Making leather has never been easy. The very concept of taking a highly variable raw material and turning it into something that is regular, long-lasting and beautiful is mindboggling in itself. That’s before all the warnings about the variations that come from breed, sex, age, husbandry and the more or less infinite uses that have been found for leather, each with specific performance demands.
Right now, trade is particularly bad. We often hear about a struggling company being hit by “a perfect storm” but despite the idea being derided in some circles, the term “polycrisis” still makes more sense. The core concern of the polycrisis concept is that a crisis in one global system will cascade (or spill over) into other global systems, creating or worsening crises there.
Business interruption as seen in the pandemic, supply chain resilience costs, sudden inflation, interest rate rises, labour shortages and consumer worries all create a tough background where a small new setback can be enough to trigger failure for any tanner in a weak position.
Every tanner’s risk analysis
Will Russia’s invasion of Ukraine escalate? How will the relentless governmental changes in Africa impact trade? Will the 2024 US PresidentIal election next year lead to isolationism and retribution. Will global warming increase global migration, more extreme weather events and changes in agriculture and industry? What will be the impact of the expansion of BRICS? What other possibilities need to be factored into every tanner’s risk analysis?
For a concerned leather industry, the All China Leather Exhibition (ACLE) in Shanghai has come as a relief. It was busy and business was done. Not unexpectedly, it has clearly redefined itself as a Chinese show, leaving the next APLF in Hong Kong to reclaim its role as the global trade fair for leather. Regardless, China remains so large and important domestically and in terms of international trade that it still dictates the health of the leather industry.
Avoid the commodity trap
It does still mean that most of the industry remains fearful about future orders and one message from the year so far must be to avoid sliding into the commodity trap. When short of business, it is too easy to take on marginal business that “at least covers the overheads” and involves making leather that looks like plastic.
It is a moment to look again at the 50-year-old management tool of Perceptual Mapping and remind ourselves what we were looking at over a decade ago. This simple tool is used to plot the interrelationships of consumer products, industrial goods, and other items. Anything that can be rated on a range of attributes can be mapped to show their relative positions in relation to other subjects and to help evaluative those attributes.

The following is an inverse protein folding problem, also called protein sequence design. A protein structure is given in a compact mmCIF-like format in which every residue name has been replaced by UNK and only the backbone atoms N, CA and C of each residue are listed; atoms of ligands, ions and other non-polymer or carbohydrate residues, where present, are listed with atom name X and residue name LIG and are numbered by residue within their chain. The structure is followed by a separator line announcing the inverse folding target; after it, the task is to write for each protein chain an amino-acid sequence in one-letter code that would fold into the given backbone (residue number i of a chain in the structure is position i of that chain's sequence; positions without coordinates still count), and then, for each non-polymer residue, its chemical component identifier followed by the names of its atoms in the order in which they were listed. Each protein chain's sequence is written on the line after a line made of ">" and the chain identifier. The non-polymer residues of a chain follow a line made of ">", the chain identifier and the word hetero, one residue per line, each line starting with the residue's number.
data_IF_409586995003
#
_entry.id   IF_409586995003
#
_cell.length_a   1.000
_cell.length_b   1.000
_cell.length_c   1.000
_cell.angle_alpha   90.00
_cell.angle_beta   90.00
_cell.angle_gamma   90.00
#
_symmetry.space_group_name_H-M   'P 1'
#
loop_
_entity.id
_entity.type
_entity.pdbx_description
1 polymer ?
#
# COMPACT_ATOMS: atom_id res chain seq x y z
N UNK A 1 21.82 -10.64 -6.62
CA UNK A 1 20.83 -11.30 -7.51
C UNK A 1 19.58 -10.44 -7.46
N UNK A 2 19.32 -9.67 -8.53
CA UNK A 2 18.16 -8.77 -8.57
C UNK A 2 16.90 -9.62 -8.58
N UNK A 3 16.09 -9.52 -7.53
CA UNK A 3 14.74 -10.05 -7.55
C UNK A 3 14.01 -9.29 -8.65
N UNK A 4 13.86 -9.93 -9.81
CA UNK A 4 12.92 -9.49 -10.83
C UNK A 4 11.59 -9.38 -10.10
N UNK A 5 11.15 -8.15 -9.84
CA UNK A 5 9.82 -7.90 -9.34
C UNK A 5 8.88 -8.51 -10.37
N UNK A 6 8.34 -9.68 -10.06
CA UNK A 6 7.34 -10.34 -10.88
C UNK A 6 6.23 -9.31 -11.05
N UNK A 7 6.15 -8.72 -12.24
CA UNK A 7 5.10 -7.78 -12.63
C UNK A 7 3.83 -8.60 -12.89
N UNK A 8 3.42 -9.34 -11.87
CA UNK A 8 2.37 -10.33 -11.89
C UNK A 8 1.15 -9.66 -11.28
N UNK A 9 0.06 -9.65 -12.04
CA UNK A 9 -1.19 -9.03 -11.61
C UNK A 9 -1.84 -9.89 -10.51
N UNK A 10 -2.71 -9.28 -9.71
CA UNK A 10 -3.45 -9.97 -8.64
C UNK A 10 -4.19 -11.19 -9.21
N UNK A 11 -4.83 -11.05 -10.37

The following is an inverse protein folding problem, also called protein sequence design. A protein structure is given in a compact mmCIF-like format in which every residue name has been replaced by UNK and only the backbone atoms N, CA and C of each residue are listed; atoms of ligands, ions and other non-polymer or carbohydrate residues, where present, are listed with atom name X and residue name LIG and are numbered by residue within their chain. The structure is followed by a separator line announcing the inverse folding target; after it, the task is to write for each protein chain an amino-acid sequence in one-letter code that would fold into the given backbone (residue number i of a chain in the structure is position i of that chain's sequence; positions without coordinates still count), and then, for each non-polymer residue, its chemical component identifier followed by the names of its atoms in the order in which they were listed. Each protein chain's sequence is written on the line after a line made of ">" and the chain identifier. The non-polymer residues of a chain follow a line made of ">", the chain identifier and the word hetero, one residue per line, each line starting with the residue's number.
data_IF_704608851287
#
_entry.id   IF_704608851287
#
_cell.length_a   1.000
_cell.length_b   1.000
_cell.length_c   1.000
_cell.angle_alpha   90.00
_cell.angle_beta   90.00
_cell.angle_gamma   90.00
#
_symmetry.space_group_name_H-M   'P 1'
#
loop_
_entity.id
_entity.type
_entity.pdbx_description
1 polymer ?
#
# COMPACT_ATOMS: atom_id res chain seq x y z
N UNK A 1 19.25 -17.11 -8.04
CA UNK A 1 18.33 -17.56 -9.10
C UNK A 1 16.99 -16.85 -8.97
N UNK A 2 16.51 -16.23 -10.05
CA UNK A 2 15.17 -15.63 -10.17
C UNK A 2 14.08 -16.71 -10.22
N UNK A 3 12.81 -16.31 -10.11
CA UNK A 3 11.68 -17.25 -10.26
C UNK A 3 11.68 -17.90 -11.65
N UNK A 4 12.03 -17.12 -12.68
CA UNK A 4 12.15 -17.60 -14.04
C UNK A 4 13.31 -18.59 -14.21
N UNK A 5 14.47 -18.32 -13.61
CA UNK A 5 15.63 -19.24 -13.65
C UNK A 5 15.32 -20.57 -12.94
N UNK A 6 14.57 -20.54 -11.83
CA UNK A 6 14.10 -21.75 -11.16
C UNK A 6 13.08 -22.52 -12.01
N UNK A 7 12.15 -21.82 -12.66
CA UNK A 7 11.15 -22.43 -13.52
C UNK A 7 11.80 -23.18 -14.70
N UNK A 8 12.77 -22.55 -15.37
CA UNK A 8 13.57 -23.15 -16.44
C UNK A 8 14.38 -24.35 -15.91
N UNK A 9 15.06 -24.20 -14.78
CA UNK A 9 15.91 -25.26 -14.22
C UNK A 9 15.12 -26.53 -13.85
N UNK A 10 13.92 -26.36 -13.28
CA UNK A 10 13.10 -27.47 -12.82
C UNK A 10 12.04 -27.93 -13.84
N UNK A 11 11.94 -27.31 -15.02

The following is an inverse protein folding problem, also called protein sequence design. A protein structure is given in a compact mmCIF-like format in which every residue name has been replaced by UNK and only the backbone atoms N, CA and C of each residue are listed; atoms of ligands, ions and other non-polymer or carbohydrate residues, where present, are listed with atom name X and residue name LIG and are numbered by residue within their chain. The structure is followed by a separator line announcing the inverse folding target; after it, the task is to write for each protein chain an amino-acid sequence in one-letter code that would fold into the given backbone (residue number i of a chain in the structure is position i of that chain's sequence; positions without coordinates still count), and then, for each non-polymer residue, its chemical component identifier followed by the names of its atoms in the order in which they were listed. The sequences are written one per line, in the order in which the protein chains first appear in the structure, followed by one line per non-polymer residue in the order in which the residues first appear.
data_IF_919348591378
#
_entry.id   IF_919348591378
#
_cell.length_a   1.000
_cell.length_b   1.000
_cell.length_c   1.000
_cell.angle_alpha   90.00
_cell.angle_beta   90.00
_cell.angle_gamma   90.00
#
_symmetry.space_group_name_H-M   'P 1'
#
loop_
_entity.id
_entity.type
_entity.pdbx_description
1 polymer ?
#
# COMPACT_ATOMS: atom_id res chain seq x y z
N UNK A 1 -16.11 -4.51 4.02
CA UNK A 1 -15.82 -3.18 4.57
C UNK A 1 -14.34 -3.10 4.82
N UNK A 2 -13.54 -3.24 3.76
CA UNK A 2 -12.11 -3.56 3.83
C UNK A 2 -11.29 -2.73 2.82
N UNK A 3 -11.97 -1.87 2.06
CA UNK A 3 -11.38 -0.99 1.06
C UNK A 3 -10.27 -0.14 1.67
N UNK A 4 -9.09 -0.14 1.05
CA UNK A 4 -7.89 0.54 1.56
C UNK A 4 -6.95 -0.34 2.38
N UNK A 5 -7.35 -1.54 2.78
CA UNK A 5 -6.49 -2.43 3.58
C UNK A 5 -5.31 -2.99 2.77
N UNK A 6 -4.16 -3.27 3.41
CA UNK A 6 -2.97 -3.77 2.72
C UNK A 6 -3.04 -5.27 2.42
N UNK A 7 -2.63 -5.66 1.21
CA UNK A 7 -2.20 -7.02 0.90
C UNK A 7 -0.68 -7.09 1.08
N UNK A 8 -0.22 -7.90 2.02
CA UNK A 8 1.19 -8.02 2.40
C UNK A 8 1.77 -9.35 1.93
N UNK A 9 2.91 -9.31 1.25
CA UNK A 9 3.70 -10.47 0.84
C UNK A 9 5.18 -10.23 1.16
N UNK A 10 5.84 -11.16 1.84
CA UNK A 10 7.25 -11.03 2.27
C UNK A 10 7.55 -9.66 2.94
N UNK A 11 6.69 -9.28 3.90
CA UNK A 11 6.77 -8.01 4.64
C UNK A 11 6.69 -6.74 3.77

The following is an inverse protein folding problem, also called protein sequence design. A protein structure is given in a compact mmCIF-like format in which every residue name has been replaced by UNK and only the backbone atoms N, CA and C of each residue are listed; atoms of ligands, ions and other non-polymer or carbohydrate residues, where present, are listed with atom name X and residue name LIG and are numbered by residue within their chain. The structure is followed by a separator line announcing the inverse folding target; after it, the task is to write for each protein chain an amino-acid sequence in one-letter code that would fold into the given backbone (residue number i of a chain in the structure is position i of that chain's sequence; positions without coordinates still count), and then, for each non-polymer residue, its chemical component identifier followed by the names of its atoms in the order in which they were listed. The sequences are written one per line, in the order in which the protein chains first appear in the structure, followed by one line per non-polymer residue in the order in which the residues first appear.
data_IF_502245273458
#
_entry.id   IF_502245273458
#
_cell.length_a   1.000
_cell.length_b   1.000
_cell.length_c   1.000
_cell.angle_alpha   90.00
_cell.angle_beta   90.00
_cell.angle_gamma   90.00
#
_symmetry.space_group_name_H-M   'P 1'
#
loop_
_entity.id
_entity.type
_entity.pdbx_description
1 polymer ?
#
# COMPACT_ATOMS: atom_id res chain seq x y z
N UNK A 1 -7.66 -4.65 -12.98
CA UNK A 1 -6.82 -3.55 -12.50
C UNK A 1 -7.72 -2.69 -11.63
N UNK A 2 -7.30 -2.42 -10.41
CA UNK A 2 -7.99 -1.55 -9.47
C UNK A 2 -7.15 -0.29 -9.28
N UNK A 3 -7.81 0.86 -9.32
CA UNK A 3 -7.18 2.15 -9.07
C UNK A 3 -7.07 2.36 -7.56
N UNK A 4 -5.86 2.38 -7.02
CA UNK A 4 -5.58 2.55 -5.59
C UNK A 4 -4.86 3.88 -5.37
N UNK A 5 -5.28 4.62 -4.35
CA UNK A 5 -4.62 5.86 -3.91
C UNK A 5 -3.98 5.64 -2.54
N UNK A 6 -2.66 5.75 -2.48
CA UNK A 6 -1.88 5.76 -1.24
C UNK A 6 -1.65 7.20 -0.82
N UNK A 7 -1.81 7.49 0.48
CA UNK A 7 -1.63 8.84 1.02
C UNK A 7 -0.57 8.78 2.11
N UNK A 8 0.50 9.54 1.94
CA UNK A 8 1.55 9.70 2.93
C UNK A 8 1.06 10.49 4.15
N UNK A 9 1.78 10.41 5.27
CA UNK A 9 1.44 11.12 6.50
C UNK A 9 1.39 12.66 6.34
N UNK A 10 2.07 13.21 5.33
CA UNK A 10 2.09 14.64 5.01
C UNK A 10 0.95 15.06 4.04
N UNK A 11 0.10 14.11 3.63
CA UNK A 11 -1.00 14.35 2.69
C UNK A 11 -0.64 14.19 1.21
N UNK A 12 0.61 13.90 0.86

Start mapping price against quality
They are used for market segmentation, concept evaluation, and tracking changes in marketplace perceptions. The most common coordinates used, and often a good place to start, is mapping price against quality, although a clever marketer will look for alternate coordinates to gain more insights. This data must be collected, assessed and then presented in the Perceptual Map. For leather more than a decade ago, we were concerned with the increasing improvement in coated plastics and the attack at both the top and the lower end of the market.
A couple of years later that attack intensified with the arrival of so-called biomaterials which promised to match leather without being dependent on fossil fuels. They have run into the problems of over-promising and underdelivering and are being overtaken by adaptations using bioplastics.
Consequently, the price vs quality picture has kept changing. A deeper dive shows issues related to longevity and durability, achieving minimal specifications, appearance and handle, and of course natural/oil-based content. If some of our clever readers have Perceptual Maps of these it would be good to share them as it would greatly help explain why tanners must push leather in the right direction.
Generally speaking, plastics have been discredited by the uncovering of errors in the Higg MSI calculations and the arguments built upon them, along with the knowledge of end-of-life issues, damage to ocean life and difficulties in collection and recycling. In longevity terms they delaminate too easily and so it is only in a non-woven, suede finish, form that they offer much durability.
Matching a grain look has also been a problem for the biomaterials. Trying to build a grain appearance using leather finishes and prints has not succeeded and so most of the articles do not look or feel very good. Hence the brilliant suggestion in the recent print version of ILM from the CEO of Ecco that a biomaterial soling material could be a step forward in making footwear that has a simpler end of life: offering value without wasting time copying a grain look.
Many new materials are quite expensive
The message from the Perceptual Map is that leather must fight for the top right corner, where price and quality is high. The evidence of the decade is that it is performance and beauty that makes the difference for the consumer, with performance adding all the aspects of longevity, traceability and responsibility that tanners know are now necessary to being fully fit for purpose.
Diving into the world of the commodity, despite international pressures to view raw and semi-processed material as a commodity in our trading, will allow the low-cost plastics to keep making inroads and push more hides and skins into landfill.
It is the tanner’s choice whether to accelerate towards success or drive off the road.